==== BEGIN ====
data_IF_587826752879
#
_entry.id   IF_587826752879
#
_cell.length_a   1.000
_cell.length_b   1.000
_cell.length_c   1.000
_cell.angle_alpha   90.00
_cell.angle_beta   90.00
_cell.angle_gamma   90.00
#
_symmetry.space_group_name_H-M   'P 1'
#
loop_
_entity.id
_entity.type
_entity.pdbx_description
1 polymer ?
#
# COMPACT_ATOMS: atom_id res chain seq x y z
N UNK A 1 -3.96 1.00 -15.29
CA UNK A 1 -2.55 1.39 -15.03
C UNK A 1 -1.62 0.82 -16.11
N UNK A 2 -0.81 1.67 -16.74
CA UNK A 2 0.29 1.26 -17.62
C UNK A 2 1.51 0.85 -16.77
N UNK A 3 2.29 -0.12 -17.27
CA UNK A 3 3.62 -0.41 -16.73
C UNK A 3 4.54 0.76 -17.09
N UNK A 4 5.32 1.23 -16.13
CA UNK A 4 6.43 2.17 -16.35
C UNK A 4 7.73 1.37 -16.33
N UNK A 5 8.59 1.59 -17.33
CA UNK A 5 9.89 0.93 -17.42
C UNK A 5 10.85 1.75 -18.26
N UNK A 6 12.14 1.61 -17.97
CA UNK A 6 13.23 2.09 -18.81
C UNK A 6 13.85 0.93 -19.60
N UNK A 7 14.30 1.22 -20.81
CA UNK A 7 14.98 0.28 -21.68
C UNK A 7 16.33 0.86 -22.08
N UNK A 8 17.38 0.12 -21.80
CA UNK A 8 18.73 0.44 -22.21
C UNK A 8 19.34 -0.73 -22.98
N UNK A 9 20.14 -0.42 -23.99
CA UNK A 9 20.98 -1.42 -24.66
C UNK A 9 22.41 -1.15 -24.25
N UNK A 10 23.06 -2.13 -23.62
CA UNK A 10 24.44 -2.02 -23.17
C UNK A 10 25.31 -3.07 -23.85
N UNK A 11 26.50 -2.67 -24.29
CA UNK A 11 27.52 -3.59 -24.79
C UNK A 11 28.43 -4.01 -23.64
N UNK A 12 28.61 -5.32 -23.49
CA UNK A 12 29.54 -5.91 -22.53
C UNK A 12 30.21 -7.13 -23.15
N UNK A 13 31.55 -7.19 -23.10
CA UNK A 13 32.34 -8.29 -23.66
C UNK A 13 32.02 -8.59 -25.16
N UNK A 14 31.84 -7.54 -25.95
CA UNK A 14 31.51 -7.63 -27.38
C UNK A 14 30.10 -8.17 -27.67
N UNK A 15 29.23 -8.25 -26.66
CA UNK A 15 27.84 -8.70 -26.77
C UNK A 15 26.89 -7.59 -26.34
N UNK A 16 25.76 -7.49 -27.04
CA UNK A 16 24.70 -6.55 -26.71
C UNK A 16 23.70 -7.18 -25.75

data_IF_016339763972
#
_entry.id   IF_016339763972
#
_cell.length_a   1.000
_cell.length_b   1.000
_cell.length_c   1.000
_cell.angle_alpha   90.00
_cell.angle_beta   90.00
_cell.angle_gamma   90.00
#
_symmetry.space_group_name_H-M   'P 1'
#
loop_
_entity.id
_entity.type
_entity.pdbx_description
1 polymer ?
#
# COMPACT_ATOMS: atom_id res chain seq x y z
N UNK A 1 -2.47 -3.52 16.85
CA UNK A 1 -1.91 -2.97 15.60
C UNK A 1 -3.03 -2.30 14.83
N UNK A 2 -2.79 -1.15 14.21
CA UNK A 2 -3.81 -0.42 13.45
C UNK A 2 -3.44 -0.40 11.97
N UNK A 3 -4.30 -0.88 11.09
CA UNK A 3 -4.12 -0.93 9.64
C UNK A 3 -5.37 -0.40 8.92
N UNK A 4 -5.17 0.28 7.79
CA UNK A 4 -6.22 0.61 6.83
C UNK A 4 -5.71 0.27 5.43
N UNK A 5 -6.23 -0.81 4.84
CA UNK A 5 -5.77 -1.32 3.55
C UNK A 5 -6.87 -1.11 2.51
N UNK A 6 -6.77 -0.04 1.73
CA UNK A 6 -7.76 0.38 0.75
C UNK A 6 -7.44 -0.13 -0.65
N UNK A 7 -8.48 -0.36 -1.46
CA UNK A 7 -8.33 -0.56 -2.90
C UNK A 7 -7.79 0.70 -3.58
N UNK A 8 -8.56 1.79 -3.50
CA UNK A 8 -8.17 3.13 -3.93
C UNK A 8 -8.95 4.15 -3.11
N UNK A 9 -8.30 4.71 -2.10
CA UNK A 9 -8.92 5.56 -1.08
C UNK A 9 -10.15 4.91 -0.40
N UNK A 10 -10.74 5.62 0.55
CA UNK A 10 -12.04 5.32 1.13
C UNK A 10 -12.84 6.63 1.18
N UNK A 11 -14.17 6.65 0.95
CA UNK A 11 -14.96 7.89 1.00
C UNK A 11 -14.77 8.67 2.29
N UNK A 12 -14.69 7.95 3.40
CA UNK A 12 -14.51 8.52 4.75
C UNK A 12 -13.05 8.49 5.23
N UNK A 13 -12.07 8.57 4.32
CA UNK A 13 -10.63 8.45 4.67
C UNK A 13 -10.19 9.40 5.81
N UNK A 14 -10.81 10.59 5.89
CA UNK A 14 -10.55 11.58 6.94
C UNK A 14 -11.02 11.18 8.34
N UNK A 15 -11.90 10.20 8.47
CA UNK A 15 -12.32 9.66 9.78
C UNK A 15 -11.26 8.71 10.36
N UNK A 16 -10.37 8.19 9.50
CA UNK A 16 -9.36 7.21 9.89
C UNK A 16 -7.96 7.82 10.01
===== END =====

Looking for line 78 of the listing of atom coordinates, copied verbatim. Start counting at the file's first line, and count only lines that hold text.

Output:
_cell.angle_gamma   90.00